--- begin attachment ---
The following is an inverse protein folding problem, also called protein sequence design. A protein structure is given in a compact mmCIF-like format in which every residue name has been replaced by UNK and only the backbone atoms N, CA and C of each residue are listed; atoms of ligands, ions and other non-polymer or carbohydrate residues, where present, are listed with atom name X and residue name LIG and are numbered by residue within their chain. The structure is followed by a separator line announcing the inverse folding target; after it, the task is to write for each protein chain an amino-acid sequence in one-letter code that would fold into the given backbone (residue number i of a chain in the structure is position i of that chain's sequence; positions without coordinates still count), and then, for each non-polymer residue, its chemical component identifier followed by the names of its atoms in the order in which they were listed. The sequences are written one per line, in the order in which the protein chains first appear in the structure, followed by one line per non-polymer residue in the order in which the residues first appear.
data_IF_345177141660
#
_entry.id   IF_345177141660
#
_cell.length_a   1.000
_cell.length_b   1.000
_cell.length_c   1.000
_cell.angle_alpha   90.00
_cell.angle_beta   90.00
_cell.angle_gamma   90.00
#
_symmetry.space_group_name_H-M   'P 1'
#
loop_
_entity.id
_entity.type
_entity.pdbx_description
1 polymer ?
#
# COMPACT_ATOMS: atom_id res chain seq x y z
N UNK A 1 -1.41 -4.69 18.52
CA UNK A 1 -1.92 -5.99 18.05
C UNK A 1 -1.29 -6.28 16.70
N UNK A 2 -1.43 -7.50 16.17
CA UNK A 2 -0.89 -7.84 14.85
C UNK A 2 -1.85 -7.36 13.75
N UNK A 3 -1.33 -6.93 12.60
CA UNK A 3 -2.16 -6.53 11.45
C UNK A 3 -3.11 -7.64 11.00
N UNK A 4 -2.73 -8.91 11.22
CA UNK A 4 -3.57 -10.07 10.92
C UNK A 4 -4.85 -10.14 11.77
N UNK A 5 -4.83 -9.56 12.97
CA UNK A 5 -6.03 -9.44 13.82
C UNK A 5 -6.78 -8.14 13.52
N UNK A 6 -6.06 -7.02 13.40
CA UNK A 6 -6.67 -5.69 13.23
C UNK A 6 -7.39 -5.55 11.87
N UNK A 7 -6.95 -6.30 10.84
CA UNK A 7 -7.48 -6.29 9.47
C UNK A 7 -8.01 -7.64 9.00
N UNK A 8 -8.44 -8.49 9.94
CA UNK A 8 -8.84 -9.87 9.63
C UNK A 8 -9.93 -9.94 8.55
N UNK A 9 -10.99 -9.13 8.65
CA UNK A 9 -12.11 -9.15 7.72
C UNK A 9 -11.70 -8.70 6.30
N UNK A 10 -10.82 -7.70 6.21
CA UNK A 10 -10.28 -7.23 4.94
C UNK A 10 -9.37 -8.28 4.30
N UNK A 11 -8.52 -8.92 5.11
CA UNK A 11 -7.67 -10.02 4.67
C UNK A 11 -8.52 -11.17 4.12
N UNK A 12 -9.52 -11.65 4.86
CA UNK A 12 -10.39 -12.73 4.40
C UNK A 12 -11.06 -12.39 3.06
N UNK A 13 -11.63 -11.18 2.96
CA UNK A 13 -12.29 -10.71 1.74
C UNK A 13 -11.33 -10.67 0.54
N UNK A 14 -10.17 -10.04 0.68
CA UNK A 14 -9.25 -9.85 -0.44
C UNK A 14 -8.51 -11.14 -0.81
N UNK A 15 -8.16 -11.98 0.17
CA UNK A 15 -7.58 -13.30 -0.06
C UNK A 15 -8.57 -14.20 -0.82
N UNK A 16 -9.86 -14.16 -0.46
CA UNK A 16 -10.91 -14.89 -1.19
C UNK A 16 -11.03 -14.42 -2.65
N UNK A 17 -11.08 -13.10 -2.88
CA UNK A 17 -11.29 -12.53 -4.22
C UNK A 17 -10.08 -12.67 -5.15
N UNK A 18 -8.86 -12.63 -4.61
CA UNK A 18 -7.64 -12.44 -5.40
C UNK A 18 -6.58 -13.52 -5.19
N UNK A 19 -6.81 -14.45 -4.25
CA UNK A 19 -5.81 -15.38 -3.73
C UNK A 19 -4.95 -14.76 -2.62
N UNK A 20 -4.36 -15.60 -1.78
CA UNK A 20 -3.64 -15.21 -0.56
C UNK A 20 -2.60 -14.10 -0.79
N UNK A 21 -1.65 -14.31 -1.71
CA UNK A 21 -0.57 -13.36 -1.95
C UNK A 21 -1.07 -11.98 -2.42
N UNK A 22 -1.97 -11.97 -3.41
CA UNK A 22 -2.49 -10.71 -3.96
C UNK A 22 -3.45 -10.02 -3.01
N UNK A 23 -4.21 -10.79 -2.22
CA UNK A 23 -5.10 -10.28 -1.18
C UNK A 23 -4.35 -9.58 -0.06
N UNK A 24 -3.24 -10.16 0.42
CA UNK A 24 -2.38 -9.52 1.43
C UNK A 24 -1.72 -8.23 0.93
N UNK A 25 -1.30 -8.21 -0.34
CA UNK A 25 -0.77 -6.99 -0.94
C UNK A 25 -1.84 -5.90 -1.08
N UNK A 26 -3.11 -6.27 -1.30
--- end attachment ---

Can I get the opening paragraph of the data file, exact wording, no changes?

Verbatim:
The following is an inverse protein folding problem, also called protein sequence design. A protein structure is given in a compact mmCIF-like format in which every residue name has been replaced by UNK and only the backbone atoms N, CA and C of each residue are listed; atoms of ligands, ions and other non-polymer or carbohydrate residues, where present, are listed with atom name X and residue name LIG and are numbered by residue within their chain. The structure is followed by a separator line announcing the inverse folding target; after it, the task is to write for each protein chain an amino-acid sequence in one-letter code that would fold into the given backbone (residue number i of a chain in the structure is position i of that chain's sequence; positions without coordinates still count), and then, for each non-polymer residue, its chemical component identifier followed by the names of its atoms in the order in which they were listed. The sequences are written one per line, in the order in which the protein chains first appear in the structure, followed by one line per non-polymer residue in the order in which the residues first appear.